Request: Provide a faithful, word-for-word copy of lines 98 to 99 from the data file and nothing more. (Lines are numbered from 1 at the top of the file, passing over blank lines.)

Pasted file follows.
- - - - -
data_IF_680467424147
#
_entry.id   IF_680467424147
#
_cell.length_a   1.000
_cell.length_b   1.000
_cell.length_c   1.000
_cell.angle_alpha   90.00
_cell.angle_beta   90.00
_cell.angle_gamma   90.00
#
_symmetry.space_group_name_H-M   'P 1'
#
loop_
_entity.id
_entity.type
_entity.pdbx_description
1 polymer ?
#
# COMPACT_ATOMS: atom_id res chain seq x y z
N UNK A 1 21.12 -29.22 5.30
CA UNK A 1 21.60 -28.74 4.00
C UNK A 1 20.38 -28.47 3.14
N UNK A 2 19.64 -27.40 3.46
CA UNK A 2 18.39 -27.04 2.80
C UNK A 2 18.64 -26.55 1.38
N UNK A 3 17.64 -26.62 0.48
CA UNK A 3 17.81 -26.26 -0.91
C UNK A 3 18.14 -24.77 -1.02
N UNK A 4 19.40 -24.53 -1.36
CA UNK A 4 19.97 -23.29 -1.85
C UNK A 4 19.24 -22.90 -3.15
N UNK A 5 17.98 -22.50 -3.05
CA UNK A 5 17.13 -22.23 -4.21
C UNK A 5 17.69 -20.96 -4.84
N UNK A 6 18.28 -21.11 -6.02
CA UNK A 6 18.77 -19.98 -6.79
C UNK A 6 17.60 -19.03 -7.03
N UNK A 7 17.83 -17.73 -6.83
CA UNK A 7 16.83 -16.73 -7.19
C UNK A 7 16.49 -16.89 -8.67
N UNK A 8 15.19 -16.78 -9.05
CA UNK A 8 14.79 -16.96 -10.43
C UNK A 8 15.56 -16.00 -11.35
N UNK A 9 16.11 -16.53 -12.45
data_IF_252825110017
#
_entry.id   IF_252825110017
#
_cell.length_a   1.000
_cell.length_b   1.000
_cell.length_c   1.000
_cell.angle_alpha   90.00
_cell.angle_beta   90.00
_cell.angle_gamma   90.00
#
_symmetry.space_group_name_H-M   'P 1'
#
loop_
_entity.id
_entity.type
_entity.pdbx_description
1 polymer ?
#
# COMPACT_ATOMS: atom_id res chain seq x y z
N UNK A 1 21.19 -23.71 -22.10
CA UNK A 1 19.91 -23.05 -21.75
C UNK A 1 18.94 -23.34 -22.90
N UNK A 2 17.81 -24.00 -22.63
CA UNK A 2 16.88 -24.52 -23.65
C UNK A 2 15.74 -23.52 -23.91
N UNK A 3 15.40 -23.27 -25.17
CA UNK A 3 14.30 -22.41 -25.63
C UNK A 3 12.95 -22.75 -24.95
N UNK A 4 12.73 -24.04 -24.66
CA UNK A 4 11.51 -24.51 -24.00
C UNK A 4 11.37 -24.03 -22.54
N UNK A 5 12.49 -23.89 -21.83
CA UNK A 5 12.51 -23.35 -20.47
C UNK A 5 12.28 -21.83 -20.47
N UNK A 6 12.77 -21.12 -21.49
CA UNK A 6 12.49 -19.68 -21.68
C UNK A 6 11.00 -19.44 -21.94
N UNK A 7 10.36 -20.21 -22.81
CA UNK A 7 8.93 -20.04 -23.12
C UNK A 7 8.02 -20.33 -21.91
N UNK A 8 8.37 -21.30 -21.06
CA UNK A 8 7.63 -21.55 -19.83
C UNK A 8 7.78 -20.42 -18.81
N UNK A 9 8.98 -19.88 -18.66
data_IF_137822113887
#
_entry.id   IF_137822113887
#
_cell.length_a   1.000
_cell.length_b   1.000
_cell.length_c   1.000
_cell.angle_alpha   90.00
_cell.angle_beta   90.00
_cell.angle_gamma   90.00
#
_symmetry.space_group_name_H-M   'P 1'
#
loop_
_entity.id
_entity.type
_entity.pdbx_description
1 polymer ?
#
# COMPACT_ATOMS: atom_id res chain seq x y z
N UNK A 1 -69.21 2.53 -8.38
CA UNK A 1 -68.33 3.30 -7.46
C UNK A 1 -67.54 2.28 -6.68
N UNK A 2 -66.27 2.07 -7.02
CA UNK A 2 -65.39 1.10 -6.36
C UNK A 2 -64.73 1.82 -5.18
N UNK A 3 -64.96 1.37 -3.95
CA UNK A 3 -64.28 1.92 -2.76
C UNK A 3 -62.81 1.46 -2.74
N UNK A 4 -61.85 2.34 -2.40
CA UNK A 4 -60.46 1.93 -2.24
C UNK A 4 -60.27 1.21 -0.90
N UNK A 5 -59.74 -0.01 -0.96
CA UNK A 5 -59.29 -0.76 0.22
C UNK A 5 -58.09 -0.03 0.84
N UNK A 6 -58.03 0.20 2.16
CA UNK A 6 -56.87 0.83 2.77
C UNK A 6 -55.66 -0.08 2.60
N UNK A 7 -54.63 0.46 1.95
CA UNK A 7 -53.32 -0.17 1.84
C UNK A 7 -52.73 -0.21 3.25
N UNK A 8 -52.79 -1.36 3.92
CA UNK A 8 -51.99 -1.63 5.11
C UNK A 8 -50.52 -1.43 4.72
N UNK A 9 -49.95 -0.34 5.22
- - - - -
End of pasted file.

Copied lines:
_cell.angle_alpha   90.00
_cell.angle_beta   90.00